Russian Company Offers ‘Preliminary’ Specifications for GLONASS CDMA Signal

Illustration of GLONASS-K satellite

A provisional specification for the planned GLONASS CDMA signal has been defined and is available to receiver manufacturers interested in experimenting with the demonstration signal that will be broadcast from the GLONASS-K satellite to be flight-tested later this year.

Mark Shmulevich, head of business development for Russian Space Systems (RSS), extended the offer at the Asia Pacific Economic Cooperation GNSS Implementation Team (APEC-GIT) meeting in Seattle, Washington, this week. RSS is an amalgamation of 10 former Russian federal state unitary enterprises — that is, government corporations — and other Russian institutes and agencies established last year, with the former Russian Institute of Space Device Engineering (RISDE) serving as the lead.

A provisional specification for the planned GLONASS CDMA signal has been defined and is available to receiver manufacturers interested in experimenting with the demonstration signal that will be broadcast from the GLONASS-K satellite to be flight-tested later this year.

Mark Shmulevich, head of business development for Russian Space Systems (RSS), extended the offer at the Asia Pacific Economic Cooperation GNSS Implementation Team (APEC-GIT) meeting in Seattle, Washington, this week. RSS is an amalgamation of 10 former Russian federal state unitary enterprises — that is, government corporations — and other Russian institutes and agencies established last year, with the former Russian Institute of Space Device Engineering (RISDE) serving as the lead.

The Russian GNSS program, which has 23 operational satellites on orbit now (including two spares), will launch two more sets of three GLONASS-M satellites later this year in addition to the first GLONASS-K satellite. The first triple launch will come around the end of August or beginning of September. The current constellation provides full-time positioning in the Russian territory and 98 percent coverage worldwide.

Shumlevich cautioned that the “preliminary parameters” for the CDMA signal were subject to change and will not be incorporated into the GLONASS Interface Control Document (ICD) until all the technical details have been finalized. Nonetheless, he said, they would provide companies with an insight into the new signal design and a possible head-start on bringing modernized GLONASS equipment to market. Persons interested in obtaining more information about the CDMA parameters may contact RSS at <http://rniikp.ru/en/about/contact.html>.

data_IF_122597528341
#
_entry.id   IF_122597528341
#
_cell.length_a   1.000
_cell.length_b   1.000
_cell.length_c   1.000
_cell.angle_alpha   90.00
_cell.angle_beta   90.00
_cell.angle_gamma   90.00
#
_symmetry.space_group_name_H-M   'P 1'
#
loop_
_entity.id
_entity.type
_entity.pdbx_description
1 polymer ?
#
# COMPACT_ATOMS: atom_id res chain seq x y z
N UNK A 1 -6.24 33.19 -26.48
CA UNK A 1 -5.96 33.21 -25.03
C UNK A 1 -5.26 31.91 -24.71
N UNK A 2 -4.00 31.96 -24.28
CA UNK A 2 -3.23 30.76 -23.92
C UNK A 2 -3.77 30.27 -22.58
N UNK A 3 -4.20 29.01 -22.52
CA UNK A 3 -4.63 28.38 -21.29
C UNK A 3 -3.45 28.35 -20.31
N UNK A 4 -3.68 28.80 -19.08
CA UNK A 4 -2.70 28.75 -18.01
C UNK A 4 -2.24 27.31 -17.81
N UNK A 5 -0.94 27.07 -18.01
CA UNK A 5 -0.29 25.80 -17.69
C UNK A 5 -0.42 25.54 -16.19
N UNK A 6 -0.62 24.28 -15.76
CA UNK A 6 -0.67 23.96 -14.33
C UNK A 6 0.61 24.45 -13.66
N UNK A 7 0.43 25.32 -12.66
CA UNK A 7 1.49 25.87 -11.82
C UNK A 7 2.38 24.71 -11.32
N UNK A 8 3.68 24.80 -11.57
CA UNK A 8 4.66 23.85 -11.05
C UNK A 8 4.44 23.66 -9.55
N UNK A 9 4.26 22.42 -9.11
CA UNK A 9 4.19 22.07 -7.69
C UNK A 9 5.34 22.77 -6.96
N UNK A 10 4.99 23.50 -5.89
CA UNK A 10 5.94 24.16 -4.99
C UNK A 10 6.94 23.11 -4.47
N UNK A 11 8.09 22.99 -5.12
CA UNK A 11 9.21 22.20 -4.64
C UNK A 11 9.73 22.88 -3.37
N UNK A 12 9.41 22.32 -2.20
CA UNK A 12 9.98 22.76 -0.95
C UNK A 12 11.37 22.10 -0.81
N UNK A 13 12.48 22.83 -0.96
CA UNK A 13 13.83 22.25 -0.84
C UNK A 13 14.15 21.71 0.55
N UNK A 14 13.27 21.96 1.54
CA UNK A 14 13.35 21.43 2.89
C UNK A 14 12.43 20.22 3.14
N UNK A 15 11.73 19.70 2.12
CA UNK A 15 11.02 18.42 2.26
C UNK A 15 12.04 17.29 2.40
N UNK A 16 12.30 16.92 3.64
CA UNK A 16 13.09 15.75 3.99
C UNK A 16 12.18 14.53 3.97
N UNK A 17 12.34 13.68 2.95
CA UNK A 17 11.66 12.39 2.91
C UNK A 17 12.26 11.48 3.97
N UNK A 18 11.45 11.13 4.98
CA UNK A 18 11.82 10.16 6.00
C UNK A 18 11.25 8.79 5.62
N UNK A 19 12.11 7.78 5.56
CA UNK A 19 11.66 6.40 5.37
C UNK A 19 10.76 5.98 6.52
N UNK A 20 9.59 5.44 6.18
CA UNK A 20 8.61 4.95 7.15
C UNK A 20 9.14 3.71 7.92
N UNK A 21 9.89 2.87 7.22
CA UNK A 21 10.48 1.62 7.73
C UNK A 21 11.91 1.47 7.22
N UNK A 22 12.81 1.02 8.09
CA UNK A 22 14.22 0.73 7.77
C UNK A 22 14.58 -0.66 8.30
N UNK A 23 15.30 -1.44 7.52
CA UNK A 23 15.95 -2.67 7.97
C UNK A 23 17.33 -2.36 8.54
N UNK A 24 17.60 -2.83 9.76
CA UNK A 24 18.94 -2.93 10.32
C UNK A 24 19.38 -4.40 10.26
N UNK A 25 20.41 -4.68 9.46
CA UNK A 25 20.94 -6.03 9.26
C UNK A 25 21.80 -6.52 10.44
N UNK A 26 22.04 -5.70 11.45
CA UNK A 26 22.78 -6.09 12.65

The July/August issue of Inside GNSS will include an article written by authors at the Russian Institute for Radionavigation and Time (RIRT) that discusses some proposals for the CDMA signal formats.

Planning is now under way for an extension of the GLONASS program that will cover the 2012–2020 period. The focus for the program is shifting from development of the core system space and ground infrastructure to service provision, market development, and enhancing capabilities, Shmulevich told the APEC-GIT audience.

He described Russia’s plans to add 16 more reference stations in the GLONASS ground monitoring segment — 9 sites in Russian territory and 5 outside the country. GLONASS established its first extra-territorial monitoring station in Antarctica earlier this year.

Shmulevich also revealed that the government has initiated an ERA GLONASS project — similar to the enhanced-911 (E-911) service in the United States and the eCall program in Europe, which provide automatic reporting of the location of mobile emergency callers. In the future, all vehicles used on Russian federal government projects or by government agencies, will need to have telematics equipment on board that supports positioning from GLONASS and potentially other GNSS systems to locate callers.

In a conversation with Inside GNSS, Shmulevich also provided more details about Rusnavgeoset, the recently announced joint venture between Trimble and RSS, which will develop equipment and GNSS geodetic network infrastructure systems. The JV’s receivers are being co-designed by Trimble and JSS engineers and “localized” for the Russian Federation and Commonwealth of Independent States or CIS, former members of the Soviet Union.

“They will not look like Trimble receivers,” he said.

Rusnavgeoset will market its systems to the regional governments within the Russian Federation as well as the CIS nations, with the intention of eventually building up a modernized geodetic reference network integrating the various local networks into a common framework.

RSS, which is an "open" joint stock company with 100 percent of the shares currently owned by the Russian federal government,
has about 11,500 employees who bring expertise in Earth observation, sensor design and manufacturing, and other space-related technologies.

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